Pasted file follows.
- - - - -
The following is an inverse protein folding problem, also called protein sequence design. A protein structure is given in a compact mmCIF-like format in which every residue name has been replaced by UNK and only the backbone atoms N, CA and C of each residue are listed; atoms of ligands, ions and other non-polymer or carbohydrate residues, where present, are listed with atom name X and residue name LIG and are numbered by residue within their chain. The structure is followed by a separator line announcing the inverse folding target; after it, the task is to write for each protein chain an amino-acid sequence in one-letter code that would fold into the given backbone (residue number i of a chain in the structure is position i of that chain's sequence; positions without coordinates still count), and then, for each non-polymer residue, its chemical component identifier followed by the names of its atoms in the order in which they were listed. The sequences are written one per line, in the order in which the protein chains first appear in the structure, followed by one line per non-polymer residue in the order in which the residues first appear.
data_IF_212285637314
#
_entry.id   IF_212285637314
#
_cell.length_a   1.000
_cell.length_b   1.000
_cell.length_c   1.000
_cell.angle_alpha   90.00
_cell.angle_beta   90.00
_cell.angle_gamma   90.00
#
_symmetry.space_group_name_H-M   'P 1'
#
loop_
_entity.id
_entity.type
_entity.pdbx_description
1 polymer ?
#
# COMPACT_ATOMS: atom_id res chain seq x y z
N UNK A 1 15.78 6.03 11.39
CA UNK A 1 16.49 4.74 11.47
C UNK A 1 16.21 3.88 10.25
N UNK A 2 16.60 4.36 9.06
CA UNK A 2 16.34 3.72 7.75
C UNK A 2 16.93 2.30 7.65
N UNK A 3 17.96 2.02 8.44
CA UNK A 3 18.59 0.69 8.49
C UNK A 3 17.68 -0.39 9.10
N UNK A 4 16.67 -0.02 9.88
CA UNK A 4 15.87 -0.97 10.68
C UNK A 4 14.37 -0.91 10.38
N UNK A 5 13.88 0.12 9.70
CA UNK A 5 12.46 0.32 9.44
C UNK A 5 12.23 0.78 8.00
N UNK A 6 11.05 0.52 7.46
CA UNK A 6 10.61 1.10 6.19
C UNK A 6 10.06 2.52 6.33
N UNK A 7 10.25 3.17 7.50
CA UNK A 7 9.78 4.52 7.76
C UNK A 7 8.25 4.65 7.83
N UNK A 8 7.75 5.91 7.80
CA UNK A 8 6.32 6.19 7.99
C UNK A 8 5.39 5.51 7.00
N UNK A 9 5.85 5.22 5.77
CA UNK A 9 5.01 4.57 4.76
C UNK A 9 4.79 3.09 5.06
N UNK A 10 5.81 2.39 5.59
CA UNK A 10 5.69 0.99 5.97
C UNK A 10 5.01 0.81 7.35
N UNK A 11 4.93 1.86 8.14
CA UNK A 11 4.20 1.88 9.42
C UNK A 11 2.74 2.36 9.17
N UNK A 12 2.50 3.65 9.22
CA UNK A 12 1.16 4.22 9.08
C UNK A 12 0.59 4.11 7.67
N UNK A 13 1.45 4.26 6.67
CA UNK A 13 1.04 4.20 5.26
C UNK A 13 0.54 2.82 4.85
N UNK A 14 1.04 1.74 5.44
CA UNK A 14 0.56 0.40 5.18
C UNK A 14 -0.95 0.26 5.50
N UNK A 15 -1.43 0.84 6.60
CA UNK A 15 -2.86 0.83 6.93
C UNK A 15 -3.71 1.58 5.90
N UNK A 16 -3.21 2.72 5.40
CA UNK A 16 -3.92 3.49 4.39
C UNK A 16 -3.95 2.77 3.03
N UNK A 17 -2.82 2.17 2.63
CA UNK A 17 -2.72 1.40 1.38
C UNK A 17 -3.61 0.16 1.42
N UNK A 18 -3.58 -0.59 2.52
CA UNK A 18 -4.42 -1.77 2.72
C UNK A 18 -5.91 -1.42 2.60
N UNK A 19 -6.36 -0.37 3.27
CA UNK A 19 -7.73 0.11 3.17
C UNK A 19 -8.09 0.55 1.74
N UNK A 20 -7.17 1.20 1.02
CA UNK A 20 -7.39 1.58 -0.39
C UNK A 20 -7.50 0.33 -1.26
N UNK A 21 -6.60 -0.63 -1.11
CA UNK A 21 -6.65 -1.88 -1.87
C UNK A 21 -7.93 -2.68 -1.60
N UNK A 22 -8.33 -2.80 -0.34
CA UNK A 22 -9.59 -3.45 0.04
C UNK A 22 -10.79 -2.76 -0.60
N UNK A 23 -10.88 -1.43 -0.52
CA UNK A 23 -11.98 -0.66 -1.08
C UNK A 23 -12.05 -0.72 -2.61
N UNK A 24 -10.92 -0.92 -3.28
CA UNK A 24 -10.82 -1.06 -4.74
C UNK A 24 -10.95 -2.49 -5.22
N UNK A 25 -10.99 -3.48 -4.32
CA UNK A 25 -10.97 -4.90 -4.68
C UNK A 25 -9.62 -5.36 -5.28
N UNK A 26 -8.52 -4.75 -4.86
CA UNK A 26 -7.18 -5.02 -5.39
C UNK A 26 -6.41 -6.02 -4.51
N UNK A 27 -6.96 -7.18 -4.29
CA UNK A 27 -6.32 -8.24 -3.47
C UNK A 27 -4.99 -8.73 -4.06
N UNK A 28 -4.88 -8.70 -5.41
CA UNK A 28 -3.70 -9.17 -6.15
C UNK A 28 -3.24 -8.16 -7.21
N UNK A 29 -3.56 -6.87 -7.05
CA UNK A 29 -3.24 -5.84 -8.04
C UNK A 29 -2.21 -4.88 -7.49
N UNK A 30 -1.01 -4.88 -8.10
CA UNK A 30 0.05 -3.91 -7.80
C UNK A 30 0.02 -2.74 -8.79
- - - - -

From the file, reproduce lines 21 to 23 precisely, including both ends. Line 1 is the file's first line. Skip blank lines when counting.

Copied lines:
# COMPACT_ATOMS: atom_id res chain seq x y z
N UNK A 1 15.78 6.03 11.39
CA UNK A 1 16.49 4.74 11.47